The Aggie Express
Civic leaders around the world are working hard to attract the best and brightest young minds to their respective cities. Meanwhile, we’re losing thousands per year. Here’s how to get back on the right track.
For a city that once connected people from across the nation by building the Transcontinental Railroad, we sure are having a hard time connecting the people in our own backyard.
When engineer Theodore Judah met with four prominent Sacramento businessmen in 1860 and pitched the idea of a railroad that would connect Sacramento to Omaha over a treacherous stretch of the Sierra Nevada mountains, they broke ground on the venture a mere three years later. And the last spike was driven into the track in 1869—nine years from pitch meeting to completion for the 1,776-mile connection.
Meanwhile, 145 years later, talk of an 11.7-mile light rail route from downtown Sacramento to the airport, for instance, has existed for decades. And due partly to funding restrictions, it’s nowhere near ready for takeoff.
But maybe that’s actually a good thing.
In the 30 years or so that local leaders have discussed the possibility of a light rail link to SMF, national observers of urban trends have discovered that a city’s most valuable asset isn’t quick and easy access to the airport, but rather a young, educated workforce.
As it happens, many of our region’s best and brightest live about 11 miles west of downtown Sacramento, in Davis. The problem is, the vast majority of UC Davis students aren’t staying in the area when they graduate. Most are taking their fresh new diplomas—along with their aspirations, optimism, energy and ideas—to other cities instead.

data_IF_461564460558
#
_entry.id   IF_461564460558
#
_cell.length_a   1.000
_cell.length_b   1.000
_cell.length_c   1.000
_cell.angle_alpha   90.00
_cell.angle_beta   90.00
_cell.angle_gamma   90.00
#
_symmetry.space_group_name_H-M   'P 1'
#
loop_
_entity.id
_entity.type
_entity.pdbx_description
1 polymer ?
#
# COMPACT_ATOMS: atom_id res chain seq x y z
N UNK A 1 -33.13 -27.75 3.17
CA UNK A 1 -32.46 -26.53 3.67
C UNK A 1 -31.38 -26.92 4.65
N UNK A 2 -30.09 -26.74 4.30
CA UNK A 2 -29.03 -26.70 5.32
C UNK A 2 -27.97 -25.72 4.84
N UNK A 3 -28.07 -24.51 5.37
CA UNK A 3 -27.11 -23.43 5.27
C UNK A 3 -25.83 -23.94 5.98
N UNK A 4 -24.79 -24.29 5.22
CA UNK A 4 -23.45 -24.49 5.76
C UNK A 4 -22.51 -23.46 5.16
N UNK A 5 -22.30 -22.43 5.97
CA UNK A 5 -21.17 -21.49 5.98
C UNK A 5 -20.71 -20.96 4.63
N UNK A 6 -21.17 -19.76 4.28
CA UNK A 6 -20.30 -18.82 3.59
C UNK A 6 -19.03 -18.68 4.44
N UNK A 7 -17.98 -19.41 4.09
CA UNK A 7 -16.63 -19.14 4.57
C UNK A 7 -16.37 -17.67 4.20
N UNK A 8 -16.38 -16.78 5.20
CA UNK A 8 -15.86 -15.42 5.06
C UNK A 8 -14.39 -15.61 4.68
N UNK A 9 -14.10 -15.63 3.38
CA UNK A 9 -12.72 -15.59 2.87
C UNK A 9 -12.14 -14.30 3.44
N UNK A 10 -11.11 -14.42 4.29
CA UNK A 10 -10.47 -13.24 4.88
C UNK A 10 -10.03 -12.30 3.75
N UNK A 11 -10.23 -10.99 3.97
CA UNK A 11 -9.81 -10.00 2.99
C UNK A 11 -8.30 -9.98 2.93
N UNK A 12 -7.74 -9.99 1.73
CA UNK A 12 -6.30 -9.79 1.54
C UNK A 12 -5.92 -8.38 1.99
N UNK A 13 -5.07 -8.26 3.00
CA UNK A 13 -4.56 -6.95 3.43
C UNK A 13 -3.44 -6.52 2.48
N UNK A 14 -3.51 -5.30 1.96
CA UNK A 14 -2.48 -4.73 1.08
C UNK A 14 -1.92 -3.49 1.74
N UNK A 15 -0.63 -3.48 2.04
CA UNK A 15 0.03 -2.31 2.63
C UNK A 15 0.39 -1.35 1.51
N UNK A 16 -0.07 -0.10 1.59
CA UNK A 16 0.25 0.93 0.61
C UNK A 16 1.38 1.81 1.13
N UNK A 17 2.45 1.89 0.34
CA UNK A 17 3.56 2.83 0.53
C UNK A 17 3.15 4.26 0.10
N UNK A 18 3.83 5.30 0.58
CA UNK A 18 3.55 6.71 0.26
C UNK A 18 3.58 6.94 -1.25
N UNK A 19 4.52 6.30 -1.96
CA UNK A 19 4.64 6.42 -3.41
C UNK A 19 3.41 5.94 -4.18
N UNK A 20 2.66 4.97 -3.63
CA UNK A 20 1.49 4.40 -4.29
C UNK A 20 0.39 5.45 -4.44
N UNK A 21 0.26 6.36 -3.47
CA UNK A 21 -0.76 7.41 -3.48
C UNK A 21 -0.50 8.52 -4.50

According to UC Davis’ alumni association, only about 13 percent of living UCD graduates currently reside in Sacramento County (compared to 40 percent for Sacramento State). That’s an alarming statistic, and should be a massive wake-up call for civic leaders here.
So what can be done? Near the top of the list should be to increase the ease with which students can access Sacramento and, by extension, the rest of our region. The most obvious way to do that is to extend Sacramento Regional Transit’s light rail line to Davis, via West Sacramento, as expeditiously as possible.
Quite simply, we need these students interning at more companies in Sacramento, getting more summer jobs here, and coming here to play—going to concerts, restaurants, nightclubs and sporting events. It’s this combination of career opportunities and quality of life that will help keep them here after they graduate. But it’s critical that we make it easier for them to get here first.
As if that weren’t reason enough to bridge the 11-mile gap between our two cities, UC Davis is now looking at creating a third campus—in addition to its main campus and the UC Davis Medical Center in Sacramento—in the railyards or West Sacramento. A light rail extension to Davis would make this side of the causeway an even more attractive option for the school’s leaders. And it would make the new Davis route an even stronger investment for Regional Transit.
The reality is that all major cities compete with each other. They compete for businesses, sports teams, cultural events, conventions, tourists and so on. But young, smart, ambitious people are the greatest prize of all. And while we’re doing a great job of producing them, we’re watching thousands of them leave every year.
Yes, we have excellent schools in the city of Sacramento, but those students already live and play here. Davis’ farmland-locked geography creates a tangible psychological gap from the rest of our region. Out of sight, out of mind. That means we need to work even harder to keep them in the area, whether the students end up in Davis, West Sacramento, Roseville, Folsom, Rancho Cordova or Sacramento.